By Gad Masereka
On September 8th, Ugandans honoured President Yoweri Kaguta Museveni and all the veterans who participated in the Katonga war, commanded by the Office of the National Chairman boss Hadijah Uzeiye Namyalo.
The celebrations were held at the Kololo ceremonial grounds, which drew thousands of people from all around Uganda to celebrate with Jaja. The event also drew religious figures, cultural leaders, MPs, ministers, and ambassadors from many countries.
President Museveni stated in his speech that, apart from being his birth month, September contains two other events that make it important for him.
“There are two Septembers in our struggle that are important. One occurred on July 17, 1972, when I was 28 years old, and we launched an attack from Tanzania on Mbarara. “It was a bad September, though, because we planned the attack poorly and lost a lot of people,” Museveni stated on Friday.
The event was also used to honor NRA fighters who fought in the Katonga battle.
The president stated that the other memorable September event occurred in 1985, during the battle of Katonga with government forces in the evening days of the NRA bush war.
“I am grateful that you agreed to combine my 79 years of life with our struggle and, in this case, the Katonga events.” I’d want to thank everyone who took part in the Katonga wars and previous clashes.”
Museveni claimed that the upheaval that Uganda experienced before to the NRA’s acquisition of power in 1986 could have been avoided if the country’s leaders had listened to what the people were saying.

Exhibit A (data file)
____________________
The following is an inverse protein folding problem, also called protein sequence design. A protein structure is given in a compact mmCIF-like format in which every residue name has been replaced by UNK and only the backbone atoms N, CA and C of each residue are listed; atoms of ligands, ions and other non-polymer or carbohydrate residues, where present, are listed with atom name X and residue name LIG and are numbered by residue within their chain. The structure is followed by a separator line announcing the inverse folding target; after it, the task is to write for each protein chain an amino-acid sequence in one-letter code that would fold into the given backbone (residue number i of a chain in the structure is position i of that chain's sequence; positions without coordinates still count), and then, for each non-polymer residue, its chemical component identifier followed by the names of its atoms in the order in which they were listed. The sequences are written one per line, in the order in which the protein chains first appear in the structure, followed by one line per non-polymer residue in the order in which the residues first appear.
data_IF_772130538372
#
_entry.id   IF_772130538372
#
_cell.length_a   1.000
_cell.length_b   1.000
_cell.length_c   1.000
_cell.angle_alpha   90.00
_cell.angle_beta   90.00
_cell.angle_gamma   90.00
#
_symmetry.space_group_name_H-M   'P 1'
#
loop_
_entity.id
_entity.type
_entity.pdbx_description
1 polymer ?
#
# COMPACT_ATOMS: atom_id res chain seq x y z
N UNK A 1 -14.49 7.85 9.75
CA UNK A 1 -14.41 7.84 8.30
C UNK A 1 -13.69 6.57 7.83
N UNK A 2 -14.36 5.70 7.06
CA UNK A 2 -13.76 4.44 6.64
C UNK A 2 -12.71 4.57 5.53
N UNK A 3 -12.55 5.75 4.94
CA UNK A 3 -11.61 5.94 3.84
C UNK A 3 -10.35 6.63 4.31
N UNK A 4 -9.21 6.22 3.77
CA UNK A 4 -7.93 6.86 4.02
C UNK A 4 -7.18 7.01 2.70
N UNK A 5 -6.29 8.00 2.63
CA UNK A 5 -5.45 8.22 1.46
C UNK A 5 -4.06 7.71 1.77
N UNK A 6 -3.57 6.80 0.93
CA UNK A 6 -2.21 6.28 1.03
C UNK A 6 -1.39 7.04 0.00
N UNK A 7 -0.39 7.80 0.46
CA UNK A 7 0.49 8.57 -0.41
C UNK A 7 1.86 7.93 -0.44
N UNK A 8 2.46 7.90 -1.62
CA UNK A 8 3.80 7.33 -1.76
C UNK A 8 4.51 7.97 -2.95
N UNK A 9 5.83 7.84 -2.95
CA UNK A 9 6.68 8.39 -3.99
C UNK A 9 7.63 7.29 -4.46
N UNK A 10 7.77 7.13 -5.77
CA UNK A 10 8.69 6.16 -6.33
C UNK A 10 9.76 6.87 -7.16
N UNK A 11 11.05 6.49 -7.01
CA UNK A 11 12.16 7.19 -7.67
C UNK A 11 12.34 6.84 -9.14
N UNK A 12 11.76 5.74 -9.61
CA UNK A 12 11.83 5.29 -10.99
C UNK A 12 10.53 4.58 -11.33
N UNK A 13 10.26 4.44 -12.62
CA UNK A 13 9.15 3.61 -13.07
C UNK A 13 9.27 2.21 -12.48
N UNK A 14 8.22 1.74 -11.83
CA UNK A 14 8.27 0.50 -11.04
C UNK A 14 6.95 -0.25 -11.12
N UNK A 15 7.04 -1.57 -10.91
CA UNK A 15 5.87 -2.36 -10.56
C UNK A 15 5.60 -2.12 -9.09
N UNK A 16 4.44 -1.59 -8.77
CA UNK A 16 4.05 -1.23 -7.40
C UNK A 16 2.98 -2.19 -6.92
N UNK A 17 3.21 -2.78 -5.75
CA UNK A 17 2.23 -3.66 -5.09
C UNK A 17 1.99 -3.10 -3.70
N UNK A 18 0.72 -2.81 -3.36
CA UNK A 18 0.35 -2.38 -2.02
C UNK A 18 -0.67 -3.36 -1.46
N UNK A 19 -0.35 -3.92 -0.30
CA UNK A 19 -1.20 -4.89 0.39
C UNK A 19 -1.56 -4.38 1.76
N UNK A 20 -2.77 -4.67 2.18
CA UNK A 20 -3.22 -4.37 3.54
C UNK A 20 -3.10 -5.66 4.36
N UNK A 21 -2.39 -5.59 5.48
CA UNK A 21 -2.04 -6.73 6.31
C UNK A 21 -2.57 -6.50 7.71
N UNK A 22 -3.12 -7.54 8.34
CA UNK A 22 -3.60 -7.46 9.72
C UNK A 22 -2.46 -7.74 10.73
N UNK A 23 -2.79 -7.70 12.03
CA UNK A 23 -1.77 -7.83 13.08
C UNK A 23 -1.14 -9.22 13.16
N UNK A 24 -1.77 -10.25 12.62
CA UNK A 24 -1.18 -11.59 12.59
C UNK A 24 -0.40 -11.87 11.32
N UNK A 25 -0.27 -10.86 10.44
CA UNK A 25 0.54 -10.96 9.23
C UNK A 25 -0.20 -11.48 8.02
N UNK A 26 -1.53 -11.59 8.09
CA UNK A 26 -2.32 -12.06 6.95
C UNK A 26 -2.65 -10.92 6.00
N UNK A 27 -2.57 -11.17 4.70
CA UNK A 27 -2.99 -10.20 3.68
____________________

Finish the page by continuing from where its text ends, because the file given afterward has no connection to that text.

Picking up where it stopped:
“Ugandans should understand that those wars were completely unnecessary.” We could have had complete peace, but some people chose sectarianism. The pain we endured may have been averted. We might have negotiated and handled these issues without bloodshed, but others refused to listen to us and refused to accept democracy. That’s why we had to struggle till we gained victory,” Museveni remarked of Uganda’s turbulence since independence in 1962.
In the midst of the tumult, Prime Minister Apollo Milton Obote deposed Uganda’s first president, Sir Edward Muteesa, and declared himself president, establishing a dictatorial dictatorship with the UPC as the only official party.
Meanwhile, Idi Amin deposed Obote in 1971 while he was attending the Commonwealth Heads of Government Meeting in Singapore.
Eight years later, in 1979, Amin was deposed by Tanzanian troops and Uganda National Liberation Front forces, and Obote returned to head the country before being deposed a second time in 1985 by another coup led by Tito Okello.
Okello’s government lasted only a few months before being deposed by the National Resistance Army rebels led by Yoweri Museveni in 1986.
Museveni stated on Friday that the country is stable and that the war is on to ensure social and economic development while also ensuring that every child receives an education.
“Everyone should participate in the money economy by working in commercial agriculture, services, industries, and information and communication technology.” That is the conflict we are fighting: poverty in homes and across the country.”